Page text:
In February 2018, Virginia Olthoff, 87, died of dehydration in a 5-star-rated Iowa nursing home after going several days without water. In response, her senator, Chuck Grassley, held another in a long line of hearings on “protecting Americans from abuse and neglect in nursing homes.”
In reading over testimony from the hearing, I was struck by how little attention was paid to a point raised by Olthoff’s daughter, the lead witness. It was echoed by almost every other speaker, but only in passing. Grassley made no mention of it in his opening remarks.
“I want to thank the CNAs, nurses and others who work in care facilities and do their jobs right,” said Patricia Olthoff-Blank after noting several certified nursing assistants raised alarms but had been ignored by their superiors. “The facilities are often understaffed and these people work for much less money than they should be paid.”
“Understaffed” and “much less money” don’t begin to describe the abysmal working conditions at America’s skilled-nursing facilities and home health agencies. According to the most recent Bureau of Labor Statistics data, the average pay for CNAs in 2017 was about $13 an hour. Home-care workers earned about $11 an hour.
While wages have inched up in the past few years, the purchasing power of take-home pay for those on the lower rungs of the healthcare workforce is no different today than it was a decade ago. Moreover, a substantial share of the 4.4 million jobs in the sector are part-time, forcing workers to take on multiple engagements to make ends meet. Turnover in the sector is over 60%.
Let’s be frank about who takes these jobs. They are disproportionately people of color. Nearly 30% of the home health workforce are immigrants, some of whom are undocumented.
This is the workforce that healthcare leaders and federal and state officials hope to engage in moving care closer to home and in coordinating care that will keep the frail elderly and disabled out of the hospital. But rather than promoting legislation that would bolster pay, improve training and create career ladders, we get another hearing on the tragedies that inevitably occur in a dysfunctional system.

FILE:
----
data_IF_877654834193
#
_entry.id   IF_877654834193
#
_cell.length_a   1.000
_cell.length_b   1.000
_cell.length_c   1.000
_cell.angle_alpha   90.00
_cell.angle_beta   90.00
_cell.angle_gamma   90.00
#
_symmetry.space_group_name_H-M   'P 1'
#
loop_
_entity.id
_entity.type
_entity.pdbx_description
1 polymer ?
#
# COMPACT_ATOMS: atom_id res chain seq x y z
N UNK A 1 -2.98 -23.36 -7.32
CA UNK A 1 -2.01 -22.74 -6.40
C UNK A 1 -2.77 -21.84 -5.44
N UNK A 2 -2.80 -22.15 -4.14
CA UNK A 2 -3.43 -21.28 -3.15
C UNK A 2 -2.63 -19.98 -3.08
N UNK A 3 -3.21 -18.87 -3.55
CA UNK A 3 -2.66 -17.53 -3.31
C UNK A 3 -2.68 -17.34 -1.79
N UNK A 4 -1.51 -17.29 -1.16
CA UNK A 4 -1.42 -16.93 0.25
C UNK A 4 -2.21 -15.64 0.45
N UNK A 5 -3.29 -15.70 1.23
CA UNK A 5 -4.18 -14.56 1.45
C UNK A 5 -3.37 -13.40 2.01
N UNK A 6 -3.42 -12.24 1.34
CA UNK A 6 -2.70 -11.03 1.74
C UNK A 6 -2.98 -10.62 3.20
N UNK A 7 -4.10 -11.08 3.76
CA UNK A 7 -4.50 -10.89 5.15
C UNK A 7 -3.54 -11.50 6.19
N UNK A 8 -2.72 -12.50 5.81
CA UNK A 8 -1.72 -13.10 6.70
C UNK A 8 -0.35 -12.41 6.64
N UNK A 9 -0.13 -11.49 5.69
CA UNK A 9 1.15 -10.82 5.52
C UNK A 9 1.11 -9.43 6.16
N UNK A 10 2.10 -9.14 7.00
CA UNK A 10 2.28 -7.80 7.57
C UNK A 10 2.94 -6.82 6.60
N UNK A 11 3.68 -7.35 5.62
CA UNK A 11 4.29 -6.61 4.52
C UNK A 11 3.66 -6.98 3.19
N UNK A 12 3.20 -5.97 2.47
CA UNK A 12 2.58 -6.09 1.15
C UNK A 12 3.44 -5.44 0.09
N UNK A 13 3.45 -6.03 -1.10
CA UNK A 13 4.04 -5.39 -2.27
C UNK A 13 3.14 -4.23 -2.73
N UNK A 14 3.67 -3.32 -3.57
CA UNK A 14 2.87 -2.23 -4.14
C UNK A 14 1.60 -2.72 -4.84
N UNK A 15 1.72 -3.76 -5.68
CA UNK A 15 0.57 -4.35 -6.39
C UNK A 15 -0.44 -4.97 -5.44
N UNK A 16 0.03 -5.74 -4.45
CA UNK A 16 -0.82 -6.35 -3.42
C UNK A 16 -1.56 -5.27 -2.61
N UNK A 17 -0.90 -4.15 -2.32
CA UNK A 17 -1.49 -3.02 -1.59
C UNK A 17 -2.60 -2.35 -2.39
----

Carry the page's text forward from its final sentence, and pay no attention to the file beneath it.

Representatives of the trade associations representing the nation’s 12,000 home health agencies and 15,000 nursing facilities rightfully point to woeful reimbursement by state Medicaid agencies across the country. Medicaid is primarily responsible for the long-term support of the frail elderly and disabled without long-term-care insurance or savings, i.e., nearly two-thirds of the population in need of those services.
Medicare, which does not provide long-term care, ignores the issue. The Medicare Payment Advisory Commission argues that high SNF margins (over 10% for nearly two decades) for post-acute medical services justifies lower reimbursement. It ignores overall margins that are below 1%, a reflection of the -2.4% margin on non-Medicare services paid by Medicaid and private payers.
MedPAC has also called for a 5% cut in reimbursement for post-acute home health services. If put into effect, this would drive wages for home health workers even lower since Medicare cross-subsidizes low payments under Medicaid.
If Congress wants to take on the issues that underlie all-too-frequent nursing home tragedies, it should raise reimbursement rates in a way that ensures new money flows to the people who take care of our parents, grandparents and disabled family members. It should pass legislation that provides training and job ladders for these workers.
It should bolster state efforts to improve oversight of neglect and abuse, of course, although more background checks will never solve the problems of chronic understaffing, turnover, poor training and lousy morale.
Care is moving closer to home. That’s a good thing. But to make it safer, more effective and more patient-friendly, we need to do more for the CNAs and home health aides delivering that care.